 The change in the output (Z), however is
not instantaneous. Rather, it occurs slightly after the input change.
 This delay between an input signal change and the corresponding output
signal change is what is known as the propagation delay.
In general,
 A signal change on the input of some IC takes a finite amount of time to
cause a corresponding change on the output.
 This finite delay time is known as Propagation Delay.
 Faster circuits are characterized by smaller propagation delays.
 Higher performance systems require higher speeds (smaller propagation
delays).
Timing Diagrams
 A timing diagram shows the logic values of signals in a circuit versus
time.
 A signal shape versus time is typically referred to as Waveform.

Example
The figure shows the timing diagram of a 2-input AND gate. The gate is
assumed to have a propagation delay of τ.

X Propagation Z
Delay =τ
Y

##  The timing diagram shown Figure illustrates the waveforms of signals X,

Y, and Z.
 Note how the output Z is delayed from changes of the input signals X &
Y by the amount of the gate Propagation Delay τ.

τ τ τ τ

t
Time

Fanin Limitations
 The fanin of a gate is the number of inputs of this gate.
 Thus, a 4-input AND gate is said to have a fanin of 4.
 A physical gate cannot have a large number of inputs (fanin).
 •For CMOS technology, the more inputs a gate has the slower it is (larger
propagation delay). For example, a 4-input AND gate is slower than a 2-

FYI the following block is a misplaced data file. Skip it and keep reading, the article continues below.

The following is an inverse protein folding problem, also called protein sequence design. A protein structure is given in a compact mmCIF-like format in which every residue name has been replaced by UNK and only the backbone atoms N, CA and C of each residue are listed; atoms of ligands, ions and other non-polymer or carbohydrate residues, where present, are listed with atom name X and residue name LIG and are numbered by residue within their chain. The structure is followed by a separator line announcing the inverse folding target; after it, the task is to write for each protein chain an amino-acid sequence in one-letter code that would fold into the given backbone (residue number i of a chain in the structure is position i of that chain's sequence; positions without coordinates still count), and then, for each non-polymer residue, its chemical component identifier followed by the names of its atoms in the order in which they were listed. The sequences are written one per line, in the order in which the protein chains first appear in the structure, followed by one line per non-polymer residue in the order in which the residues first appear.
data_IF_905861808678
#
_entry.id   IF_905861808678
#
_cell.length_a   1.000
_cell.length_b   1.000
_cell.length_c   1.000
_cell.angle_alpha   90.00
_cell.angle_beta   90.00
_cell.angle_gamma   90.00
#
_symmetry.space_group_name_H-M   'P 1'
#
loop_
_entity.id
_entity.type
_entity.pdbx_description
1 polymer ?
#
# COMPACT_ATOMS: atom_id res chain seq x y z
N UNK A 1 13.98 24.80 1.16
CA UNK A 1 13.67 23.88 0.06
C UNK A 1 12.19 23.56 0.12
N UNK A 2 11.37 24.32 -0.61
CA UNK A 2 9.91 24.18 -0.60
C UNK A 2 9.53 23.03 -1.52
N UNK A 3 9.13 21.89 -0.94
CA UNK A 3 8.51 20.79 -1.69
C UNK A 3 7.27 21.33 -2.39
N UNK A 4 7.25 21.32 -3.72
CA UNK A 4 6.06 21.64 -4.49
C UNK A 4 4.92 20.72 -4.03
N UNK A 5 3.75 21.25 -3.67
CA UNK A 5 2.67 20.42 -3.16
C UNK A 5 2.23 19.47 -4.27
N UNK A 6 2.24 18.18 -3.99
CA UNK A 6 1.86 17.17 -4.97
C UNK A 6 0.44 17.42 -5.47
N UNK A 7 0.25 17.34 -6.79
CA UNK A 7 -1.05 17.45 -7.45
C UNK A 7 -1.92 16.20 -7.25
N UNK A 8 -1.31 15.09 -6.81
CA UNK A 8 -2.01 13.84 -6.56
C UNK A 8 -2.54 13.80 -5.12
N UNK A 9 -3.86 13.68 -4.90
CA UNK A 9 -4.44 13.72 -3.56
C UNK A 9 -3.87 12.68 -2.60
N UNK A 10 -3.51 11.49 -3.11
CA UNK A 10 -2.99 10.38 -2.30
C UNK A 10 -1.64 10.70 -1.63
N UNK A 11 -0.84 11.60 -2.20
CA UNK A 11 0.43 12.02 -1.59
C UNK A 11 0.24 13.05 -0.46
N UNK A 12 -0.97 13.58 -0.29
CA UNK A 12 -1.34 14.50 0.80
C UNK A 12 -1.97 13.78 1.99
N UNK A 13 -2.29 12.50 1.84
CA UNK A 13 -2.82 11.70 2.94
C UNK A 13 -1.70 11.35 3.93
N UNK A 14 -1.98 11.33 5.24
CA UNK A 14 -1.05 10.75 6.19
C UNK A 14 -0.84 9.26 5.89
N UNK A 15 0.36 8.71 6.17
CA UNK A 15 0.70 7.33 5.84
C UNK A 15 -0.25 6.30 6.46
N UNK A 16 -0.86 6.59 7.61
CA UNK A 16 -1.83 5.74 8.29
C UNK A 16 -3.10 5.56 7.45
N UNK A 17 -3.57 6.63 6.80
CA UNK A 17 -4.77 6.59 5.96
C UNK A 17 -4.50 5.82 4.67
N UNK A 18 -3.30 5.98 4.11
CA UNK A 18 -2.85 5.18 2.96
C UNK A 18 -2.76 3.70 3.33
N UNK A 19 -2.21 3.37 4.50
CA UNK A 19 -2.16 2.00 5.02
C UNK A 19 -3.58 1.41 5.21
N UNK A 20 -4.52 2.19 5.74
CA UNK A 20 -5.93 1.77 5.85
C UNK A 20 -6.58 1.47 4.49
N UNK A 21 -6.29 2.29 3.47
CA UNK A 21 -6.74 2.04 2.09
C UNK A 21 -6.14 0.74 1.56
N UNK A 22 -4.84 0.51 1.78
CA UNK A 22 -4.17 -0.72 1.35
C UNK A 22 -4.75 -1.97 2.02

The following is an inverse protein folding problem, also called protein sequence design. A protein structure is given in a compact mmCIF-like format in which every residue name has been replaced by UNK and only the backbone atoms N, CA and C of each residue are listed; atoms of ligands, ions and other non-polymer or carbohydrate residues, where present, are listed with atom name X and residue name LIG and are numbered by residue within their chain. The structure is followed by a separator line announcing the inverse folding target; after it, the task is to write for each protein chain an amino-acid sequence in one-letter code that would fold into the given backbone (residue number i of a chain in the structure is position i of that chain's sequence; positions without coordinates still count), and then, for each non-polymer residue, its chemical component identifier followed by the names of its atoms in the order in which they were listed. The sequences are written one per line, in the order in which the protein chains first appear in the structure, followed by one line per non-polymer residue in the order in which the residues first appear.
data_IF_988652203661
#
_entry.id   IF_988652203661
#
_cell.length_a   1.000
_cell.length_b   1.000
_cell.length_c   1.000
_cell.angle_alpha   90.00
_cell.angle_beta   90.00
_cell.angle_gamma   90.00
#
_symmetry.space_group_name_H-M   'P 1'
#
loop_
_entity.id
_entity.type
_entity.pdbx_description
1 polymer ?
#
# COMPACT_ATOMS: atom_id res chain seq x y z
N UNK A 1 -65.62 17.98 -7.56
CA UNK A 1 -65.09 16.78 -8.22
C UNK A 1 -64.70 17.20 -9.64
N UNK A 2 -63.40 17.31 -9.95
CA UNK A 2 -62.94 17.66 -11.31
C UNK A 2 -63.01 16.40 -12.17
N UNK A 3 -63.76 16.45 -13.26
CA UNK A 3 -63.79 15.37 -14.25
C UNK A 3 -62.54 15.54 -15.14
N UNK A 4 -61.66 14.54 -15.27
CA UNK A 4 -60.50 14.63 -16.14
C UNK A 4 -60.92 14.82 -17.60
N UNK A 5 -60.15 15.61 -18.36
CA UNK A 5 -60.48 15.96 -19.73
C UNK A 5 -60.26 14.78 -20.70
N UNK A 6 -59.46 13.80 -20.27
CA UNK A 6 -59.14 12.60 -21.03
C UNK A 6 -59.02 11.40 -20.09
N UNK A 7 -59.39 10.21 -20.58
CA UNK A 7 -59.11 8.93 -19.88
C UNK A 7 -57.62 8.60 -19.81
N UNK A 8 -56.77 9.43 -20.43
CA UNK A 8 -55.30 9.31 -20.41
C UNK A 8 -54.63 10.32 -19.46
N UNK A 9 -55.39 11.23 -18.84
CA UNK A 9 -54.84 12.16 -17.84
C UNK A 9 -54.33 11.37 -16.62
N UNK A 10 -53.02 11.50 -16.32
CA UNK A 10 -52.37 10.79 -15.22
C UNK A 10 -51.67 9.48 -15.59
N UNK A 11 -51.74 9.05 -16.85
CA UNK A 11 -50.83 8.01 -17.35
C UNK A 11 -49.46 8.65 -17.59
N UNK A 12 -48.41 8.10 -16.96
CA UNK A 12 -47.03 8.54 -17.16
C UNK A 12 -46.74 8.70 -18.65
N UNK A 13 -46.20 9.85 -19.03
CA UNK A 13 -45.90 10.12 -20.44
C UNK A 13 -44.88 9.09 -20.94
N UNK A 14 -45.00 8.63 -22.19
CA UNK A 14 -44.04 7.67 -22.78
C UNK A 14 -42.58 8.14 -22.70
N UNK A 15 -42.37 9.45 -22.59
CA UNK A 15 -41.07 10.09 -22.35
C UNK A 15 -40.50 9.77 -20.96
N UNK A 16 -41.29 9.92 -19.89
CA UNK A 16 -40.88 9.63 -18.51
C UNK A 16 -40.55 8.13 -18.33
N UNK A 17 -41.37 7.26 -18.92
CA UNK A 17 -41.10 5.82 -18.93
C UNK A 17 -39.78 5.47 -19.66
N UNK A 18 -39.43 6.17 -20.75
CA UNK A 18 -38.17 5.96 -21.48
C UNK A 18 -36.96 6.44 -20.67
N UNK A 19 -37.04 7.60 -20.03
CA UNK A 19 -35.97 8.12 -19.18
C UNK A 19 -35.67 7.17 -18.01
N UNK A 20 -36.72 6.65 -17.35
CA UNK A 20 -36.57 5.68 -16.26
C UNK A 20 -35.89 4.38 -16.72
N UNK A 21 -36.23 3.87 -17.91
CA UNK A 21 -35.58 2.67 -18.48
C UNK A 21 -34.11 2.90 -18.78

input one.
 In CMOS technology, no more than 4-input gates are typically built since
more than 4 inputs makes the devices too slow.
 TTL gates can have more inputs (e.g, 8 input NAND 7430).

Fanout Limitations
 If the output of some gate A is
connected to the input of another gate B,
gate A is said to be driving gate, while
gate B is said to be the load gate.
 As the Figure shows, a driver gate
may have more than one load gate.
 There is a limit to the number of gate 1

## inputs that a single output can drive.

2
 The fanout of a gate is the largest Driver Gate
number of gate inputs this gate can
drive. n

##  For TTL, the fanout limit is based on Load Gates

CURRENT.
 A TTL output can supply a maximum current IOL = 16 mA (milliamps)
 A TTL input requires a current of IIL =1.6mA.
 Thus, the fanout for TTL is 16mA/1.6 mA = 10 loads.
 For CMOS, the limit is based on SPEED/propagation delay.
 A CMOS input resembles a capacitive load (≈10 pf - picofarads).
 The more inputs tied to a single output, the higher the capacitive load.
 The HIGHER the capacitive load, the SLOWER the propagation delay.
 Typically, it is advisable to avoid loads much higher than about 8 loads.
Q. What is meant by the DRIVE of a gate?
A. It is the “CURRENT” driving-ability of a gate. In other words, it is the
amount of current the gate can deliver to its load devices.
 A gate with high-drive is capable of driving more load gates than
another with low-drive.
Q. How to drive a number of load gates that is larger than the fanout of the
driver gate?
A. In this case, we can use one of two methods:
1. Use high drive buffers
2. Use multiple drivers. Buffer Symbol

## Use of High-Drive Buffers:

Z=x
x
 A buffer is a single input, single output
gate where the logic value of the output
equals that of the input.
 The logic symbol of the buffer is shown in the Figure.
 The buffer provides the necessary drive capability which allows driving
larger loads.
 Note that the symbol of the buffer resembles the inverter symbol except
that it does not have the inverting circle that the inverter symbol has.
 The figure shows how the buffer is High Drive
Buffer
used to drive the large load.
1

2

##  The Figure shows the case of 2 Driver

Gate
identical drivers driving the load
gates. n

##  In general, the large number of load Load Gates

n> fanout (D)
gates is divided among
1

## more than one driver such

D1
that each of the identical 2

Driver Gate 1
drivers is driving no more
m Load Gates
than the fanout. n> fanout